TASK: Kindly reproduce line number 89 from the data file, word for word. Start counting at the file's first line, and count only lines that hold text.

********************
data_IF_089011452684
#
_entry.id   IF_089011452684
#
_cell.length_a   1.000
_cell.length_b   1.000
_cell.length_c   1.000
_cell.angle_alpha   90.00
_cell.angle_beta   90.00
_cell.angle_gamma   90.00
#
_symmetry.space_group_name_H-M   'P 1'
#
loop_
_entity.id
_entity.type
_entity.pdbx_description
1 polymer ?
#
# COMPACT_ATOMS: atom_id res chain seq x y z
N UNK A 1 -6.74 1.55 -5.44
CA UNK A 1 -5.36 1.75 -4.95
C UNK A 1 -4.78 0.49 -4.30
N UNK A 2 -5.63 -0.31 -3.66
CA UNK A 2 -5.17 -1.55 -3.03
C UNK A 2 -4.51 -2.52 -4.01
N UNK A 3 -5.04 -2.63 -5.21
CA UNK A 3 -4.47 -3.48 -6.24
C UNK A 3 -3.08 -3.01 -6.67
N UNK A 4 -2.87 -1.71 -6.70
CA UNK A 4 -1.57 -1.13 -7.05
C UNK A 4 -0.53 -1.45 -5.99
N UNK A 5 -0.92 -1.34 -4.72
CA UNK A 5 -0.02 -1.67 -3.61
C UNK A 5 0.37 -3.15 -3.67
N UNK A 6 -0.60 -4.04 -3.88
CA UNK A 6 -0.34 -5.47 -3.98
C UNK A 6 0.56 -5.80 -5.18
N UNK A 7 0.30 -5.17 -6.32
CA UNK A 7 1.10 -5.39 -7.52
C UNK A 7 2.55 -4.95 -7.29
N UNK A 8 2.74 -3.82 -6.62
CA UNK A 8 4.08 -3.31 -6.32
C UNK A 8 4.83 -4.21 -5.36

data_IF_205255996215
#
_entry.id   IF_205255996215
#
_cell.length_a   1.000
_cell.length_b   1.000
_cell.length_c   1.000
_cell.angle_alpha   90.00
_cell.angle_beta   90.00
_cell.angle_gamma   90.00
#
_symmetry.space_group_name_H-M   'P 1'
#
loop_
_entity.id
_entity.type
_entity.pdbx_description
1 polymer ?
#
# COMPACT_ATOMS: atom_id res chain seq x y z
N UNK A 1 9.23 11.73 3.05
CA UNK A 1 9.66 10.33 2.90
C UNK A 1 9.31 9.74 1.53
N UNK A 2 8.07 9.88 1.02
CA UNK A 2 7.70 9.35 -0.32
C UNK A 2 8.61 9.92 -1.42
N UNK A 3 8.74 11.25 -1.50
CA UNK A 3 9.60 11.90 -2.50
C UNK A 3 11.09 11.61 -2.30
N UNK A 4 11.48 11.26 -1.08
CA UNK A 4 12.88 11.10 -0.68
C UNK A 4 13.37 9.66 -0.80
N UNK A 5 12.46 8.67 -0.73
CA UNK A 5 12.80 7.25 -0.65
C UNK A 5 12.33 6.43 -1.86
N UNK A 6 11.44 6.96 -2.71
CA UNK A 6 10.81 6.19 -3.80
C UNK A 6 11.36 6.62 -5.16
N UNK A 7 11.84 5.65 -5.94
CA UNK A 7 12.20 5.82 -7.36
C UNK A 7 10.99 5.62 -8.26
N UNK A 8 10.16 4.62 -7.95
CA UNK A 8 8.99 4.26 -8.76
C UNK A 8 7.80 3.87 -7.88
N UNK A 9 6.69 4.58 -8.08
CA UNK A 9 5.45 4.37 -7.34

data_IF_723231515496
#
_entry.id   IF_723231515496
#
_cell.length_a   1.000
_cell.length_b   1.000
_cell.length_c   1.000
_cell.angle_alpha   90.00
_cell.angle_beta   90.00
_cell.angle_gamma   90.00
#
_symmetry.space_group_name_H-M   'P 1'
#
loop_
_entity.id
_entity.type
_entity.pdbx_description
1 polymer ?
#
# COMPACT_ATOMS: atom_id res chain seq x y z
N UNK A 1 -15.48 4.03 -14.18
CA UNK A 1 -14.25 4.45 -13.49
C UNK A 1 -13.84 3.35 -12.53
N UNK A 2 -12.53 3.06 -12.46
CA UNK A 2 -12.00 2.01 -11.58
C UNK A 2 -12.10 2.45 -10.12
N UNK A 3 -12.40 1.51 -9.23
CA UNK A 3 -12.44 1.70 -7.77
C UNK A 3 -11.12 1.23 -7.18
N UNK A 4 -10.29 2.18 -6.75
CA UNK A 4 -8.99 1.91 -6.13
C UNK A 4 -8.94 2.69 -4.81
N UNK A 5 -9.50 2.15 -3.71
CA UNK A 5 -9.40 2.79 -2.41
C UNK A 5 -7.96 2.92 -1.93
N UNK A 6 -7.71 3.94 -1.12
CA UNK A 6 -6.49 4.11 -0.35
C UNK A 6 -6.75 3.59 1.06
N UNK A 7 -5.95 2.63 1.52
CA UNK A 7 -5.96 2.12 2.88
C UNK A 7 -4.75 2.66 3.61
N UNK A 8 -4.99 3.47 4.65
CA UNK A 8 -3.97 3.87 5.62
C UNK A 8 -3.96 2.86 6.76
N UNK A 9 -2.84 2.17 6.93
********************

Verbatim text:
N UNK A 9 6.69 4.58 -8.08